Why Chambliss is Concerned About CAFTA
Administration should involve Congress
By Sen. Saxby Chambliss (R-Ga.)
One of the more important and effective ways to create more jobs in the United States is to increase our trading opportunities by opening foreign markets so that we can sell more American products and increase our business opportunities overseas. The tangible rewards of increased sales make the importance of supporting more open trade clear and convincing.
Georgia is at the crossroads of international trade. Atlanta boasts the world's busiest passenger airport, and Savannah and Brunswick are two of the fastest-growing ports in the United States. Georgia is home to strong international companies such as Coca-Cola, Home Depot, United Parcel Service and Georgia Pacific and an export-competitive agriculture industry that thrives on international sales. Georgia was also home to a thriving textile sector that has suffered the costs of free trade, with mills shuttered across the state and the entire Southeast region.
We cannot talk about the benefits of trade without understanding and preparing for the impacts beforehand. That is why measures such as job training in the Trade Adjustment Assistance (TAA) program and compensation provisions in the Byrd Law enjoy such wide bipartisan support in the Congress.
Bilateral free-trade agreements are useful but limited tools. They work seamlessly if the negotiating partners are at similar stages of economic development. Otherwise, comparative advantages of one trading partner may be perceived as unfair competition by the other. While this may be a simplistic point of view to some, it is one my constituents live with every day. Therefore, I believe multilateral negotiations, like those in the World Trade Organization, have the potential to provide much greater benefits and more meaningful results to the American worker.
When Congress granted trade-promotion authority to President Bush in 2001, we understood that each agreement would have to be judged on the merits and that some might not pass the Congress. It is critical that the administration implement the authority in a careful and responsible manner so that we can get the best negotiation and trade policy possible to benefit American workers.
Trade-promotion authority also requires the administration to consult actively with members of Congress and the public on a regular basis. Unfortunately, it seems the Office of the United States Trade Representative focuses its efforts almost exclusively on Congress before a vote. In addition, it faces much more of a difficult task in reaching out broadly and deeply to a skeptical public when provisions adversely impact one or more sensitive job-producing sectors.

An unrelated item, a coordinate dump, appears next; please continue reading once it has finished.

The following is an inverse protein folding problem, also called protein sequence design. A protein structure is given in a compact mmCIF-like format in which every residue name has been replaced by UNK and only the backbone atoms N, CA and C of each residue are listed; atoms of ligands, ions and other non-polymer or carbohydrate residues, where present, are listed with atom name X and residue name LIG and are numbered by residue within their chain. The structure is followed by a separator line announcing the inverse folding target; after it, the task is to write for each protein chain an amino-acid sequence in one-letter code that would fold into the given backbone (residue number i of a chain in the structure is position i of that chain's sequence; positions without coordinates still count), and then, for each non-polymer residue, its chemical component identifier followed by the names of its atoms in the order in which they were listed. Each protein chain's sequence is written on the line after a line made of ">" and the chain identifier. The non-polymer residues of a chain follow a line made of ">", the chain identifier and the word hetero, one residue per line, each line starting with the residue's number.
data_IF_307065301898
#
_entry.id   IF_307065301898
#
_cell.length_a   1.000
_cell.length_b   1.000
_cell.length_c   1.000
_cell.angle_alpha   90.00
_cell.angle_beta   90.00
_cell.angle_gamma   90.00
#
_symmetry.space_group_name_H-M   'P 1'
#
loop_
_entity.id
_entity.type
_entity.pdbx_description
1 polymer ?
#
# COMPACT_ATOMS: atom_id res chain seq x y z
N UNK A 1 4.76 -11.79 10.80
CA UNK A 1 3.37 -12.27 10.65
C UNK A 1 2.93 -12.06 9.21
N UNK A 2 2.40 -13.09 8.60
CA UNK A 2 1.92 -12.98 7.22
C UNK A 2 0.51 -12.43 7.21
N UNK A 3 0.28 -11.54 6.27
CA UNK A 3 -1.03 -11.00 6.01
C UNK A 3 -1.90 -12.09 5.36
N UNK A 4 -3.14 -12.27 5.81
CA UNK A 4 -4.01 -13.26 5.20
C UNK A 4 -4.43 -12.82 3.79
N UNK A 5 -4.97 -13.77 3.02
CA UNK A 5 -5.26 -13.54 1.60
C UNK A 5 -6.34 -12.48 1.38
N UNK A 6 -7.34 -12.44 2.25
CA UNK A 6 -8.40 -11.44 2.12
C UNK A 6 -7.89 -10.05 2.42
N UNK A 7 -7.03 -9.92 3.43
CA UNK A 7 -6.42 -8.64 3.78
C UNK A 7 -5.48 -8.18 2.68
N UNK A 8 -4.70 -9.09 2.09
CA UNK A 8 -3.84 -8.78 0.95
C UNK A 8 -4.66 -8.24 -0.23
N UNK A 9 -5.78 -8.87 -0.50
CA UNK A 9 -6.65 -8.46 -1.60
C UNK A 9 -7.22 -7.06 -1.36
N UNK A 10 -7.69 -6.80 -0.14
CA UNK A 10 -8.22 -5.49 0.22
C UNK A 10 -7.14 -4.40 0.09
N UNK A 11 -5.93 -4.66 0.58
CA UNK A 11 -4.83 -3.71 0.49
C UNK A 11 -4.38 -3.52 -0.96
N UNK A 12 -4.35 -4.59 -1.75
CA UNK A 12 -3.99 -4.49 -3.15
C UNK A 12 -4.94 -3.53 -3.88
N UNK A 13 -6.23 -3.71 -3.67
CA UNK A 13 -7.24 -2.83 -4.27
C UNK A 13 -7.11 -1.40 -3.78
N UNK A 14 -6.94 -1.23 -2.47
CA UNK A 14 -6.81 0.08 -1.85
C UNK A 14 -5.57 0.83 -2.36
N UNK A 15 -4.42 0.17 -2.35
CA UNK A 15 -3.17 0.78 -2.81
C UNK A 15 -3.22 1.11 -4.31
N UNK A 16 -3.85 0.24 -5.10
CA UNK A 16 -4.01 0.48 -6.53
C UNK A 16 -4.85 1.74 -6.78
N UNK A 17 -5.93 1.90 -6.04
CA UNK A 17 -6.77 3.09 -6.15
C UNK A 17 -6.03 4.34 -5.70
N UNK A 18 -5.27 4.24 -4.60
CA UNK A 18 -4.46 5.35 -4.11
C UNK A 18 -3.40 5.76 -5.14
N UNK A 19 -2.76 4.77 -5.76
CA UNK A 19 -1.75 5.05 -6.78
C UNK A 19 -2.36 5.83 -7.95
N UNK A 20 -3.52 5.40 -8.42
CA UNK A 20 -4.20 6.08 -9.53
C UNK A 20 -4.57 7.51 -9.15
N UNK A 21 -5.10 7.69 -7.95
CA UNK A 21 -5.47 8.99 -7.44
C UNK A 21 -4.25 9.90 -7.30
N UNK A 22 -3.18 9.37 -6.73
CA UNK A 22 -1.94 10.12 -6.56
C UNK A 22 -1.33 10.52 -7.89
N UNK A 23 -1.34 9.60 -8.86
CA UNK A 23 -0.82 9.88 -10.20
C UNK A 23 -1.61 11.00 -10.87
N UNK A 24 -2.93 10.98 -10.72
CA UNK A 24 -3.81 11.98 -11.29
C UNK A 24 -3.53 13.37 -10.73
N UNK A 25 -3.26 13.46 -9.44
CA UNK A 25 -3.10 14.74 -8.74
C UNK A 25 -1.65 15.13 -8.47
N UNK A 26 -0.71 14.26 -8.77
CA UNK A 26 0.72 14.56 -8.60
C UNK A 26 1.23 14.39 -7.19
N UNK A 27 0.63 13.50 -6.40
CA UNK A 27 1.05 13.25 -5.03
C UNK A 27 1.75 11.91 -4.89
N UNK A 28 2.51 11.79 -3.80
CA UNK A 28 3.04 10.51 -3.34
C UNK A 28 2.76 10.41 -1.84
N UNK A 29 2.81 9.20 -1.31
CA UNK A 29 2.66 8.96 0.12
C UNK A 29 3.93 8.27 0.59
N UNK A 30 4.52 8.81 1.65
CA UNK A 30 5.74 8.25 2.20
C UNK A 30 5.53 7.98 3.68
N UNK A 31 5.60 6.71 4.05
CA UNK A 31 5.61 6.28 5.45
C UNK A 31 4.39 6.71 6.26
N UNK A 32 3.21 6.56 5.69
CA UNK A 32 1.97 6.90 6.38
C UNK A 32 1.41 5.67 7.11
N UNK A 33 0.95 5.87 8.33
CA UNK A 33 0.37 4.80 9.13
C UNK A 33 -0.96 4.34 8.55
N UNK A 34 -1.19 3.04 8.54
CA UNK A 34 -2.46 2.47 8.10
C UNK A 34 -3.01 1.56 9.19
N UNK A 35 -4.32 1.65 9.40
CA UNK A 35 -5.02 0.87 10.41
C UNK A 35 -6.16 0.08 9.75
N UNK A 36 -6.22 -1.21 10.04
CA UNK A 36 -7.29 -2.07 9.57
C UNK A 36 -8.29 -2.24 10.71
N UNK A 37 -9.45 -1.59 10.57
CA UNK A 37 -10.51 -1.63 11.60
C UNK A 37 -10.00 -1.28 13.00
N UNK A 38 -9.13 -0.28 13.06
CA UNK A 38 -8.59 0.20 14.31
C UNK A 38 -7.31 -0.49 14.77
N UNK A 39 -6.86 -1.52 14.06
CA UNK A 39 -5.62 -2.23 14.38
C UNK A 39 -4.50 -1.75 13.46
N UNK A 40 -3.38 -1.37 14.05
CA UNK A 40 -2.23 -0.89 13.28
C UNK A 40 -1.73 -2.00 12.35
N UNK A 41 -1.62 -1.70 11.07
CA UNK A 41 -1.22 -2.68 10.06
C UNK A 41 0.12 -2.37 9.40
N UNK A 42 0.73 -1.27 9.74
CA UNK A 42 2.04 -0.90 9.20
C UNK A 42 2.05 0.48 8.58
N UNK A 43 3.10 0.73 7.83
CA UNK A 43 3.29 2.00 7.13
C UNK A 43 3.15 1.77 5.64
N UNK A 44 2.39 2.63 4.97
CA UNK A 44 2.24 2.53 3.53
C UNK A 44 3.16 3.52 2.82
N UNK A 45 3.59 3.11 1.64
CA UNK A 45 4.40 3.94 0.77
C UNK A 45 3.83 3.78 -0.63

Our negotiators are the best in the world, but Congress will ultimately evaluate their work based on the impact to industries in our country. Our long-term trade agenda is not well-served if we do not have the support and understanding of the people we are elected to represent.
In the past, I have been sensitive to extraneous provisions when they have been included in the context of free-trade agreements. For instance, the U.S. trade representative negotiated changes to domestic immigration law in the Chile and Singapore free-trade agreements that went beyond then-existing limits for various visa categories. Those provisions did not provide any protection for displaced American workers. Not only is this bad policy but it is not the function of the Office of the U.S. Trade Representative to negotiate changes in immigration law.
As was done with the North American, Australia and other free-trade agreements, Congress will assess the benefits and costs of each trade agreement independently. Members of Congress must weigh their votes against their personal philosophies as well as the impact on their respective constituencies. As chairman of the Senate Agriculture Committee, I readily acknowledge the benefits of the Dominican Republic-Central America Free Trade Agreement to farmers and ranchers in Georgia and across the country. However, we must make sure that we have not written-off those who are negatively impacted and economically dislocated as a result.
In the future, I would hope that the administration will make a stronger and more concerted effort to reach out and work with Congress as trade negotiations are under way while, at the same time, ensuring that American industries and workers are truly benefiting from these agreements.
Chambliss is chairman of the Senate Agriculture, Nutrition and Forestry Committee.